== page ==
Red Compartida deal heads for courts
Both sides threaten court action over Mexican wholesale wireless project, Red Compartida
A dispute between the Mexican government and Rivada Networks, which was excluded from the country’s wholesale wireless project, is heading for the courts.
Mexico is threatening to sue Rivada Networks and its Irish CEO, Declan Ganley, alleging they have libelled the country’s Secretary of Communications and Transport (SCT) over how a 20-year contract for the Red Compartida was awarded.
Rivada is also threatening to take the decision to US and Mexican courts.
The Altán Consortium – backed by Morgan Stanley Investment Bank and the World Bank – won the contest in November 2016 for what is said to be the world’s largest open access wholesale network yet created.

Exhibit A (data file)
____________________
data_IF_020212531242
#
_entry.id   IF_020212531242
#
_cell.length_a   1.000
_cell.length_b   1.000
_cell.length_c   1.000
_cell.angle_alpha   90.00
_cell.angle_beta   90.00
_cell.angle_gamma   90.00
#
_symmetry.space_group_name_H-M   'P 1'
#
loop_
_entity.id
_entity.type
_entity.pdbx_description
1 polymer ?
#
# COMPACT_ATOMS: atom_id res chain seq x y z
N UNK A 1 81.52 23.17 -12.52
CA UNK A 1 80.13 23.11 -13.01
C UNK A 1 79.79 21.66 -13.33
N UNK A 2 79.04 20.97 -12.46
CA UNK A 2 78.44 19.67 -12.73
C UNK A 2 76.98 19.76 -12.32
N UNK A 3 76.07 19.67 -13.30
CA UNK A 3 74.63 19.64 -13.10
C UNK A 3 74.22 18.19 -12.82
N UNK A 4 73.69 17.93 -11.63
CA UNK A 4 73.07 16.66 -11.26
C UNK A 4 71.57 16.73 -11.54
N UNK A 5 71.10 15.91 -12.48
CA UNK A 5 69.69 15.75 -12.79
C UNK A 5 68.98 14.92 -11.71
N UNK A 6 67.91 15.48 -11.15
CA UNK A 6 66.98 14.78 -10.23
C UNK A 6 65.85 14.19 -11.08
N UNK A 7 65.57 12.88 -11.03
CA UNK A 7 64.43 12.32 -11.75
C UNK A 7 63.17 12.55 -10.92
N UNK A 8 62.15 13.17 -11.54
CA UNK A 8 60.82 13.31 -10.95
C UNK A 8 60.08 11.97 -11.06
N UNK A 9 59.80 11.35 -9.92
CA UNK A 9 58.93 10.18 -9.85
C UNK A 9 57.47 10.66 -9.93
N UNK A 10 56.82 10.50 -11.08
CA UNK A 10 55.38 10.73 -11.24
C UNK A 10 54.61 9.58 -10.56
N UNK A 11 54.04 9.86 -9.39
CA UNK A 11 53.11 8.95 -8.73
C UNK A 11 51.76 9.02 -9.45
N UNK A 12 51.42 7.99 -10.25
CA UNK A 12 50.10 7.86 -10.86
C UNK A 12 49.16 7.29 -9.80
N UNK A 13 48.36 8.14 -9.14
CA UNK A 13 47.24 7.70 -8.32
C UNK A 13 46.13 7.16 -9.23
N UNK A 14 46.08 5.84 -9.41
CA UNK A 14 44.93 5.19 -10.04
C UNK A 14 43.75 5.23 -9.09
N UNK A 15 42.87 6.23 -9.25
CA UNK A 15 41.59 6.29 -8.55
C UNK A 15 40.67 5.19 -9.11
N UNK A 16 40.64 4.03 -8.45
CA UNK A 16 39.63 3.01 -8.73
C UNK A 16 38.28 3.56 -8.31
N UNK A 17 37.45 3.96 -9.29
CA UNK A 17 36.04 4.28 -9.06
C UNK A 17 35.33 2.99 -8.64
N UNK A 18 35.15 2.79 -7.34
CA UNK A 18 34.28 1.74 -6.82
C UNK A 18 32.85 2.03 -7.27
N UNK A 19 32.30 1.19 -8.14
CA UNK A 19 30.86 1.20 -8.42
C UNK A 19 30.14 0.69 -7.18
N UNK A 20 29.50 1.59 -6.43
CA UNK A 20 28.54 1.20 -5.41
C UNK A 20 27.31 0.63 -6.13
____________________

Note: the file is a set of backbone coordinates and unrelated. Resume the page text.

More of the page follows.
But Rivada has been quoted as saying the Altán proposal was “essentially a photocopy” of an earlier business plan prepared for the SCT. The Mexican government denies this and is reported to be threatening to sue.
Ganley retorted: “If anyone knows of any private individual sued for ‘defamation’ by a developed country government, I’d love to know.”
Rivada said in a statement it was “convinced of the importance of the Red Compartida to the economic development of Mexico”.
The company added, in a statement in Spanish on its website: “Rivada’s actions aim to demonstrate that the protocols established for bidding on the Red Compartida were not met.”
However, Rivada might still lose on a technicality. All bidders were required to include a bond worth one billion pesos ($55 million) with their bids. Rivada provided guarantees but according to reports the actual bond was under separate cover. This is what Rivada Networks is threatening to take to the US and Mexican courts.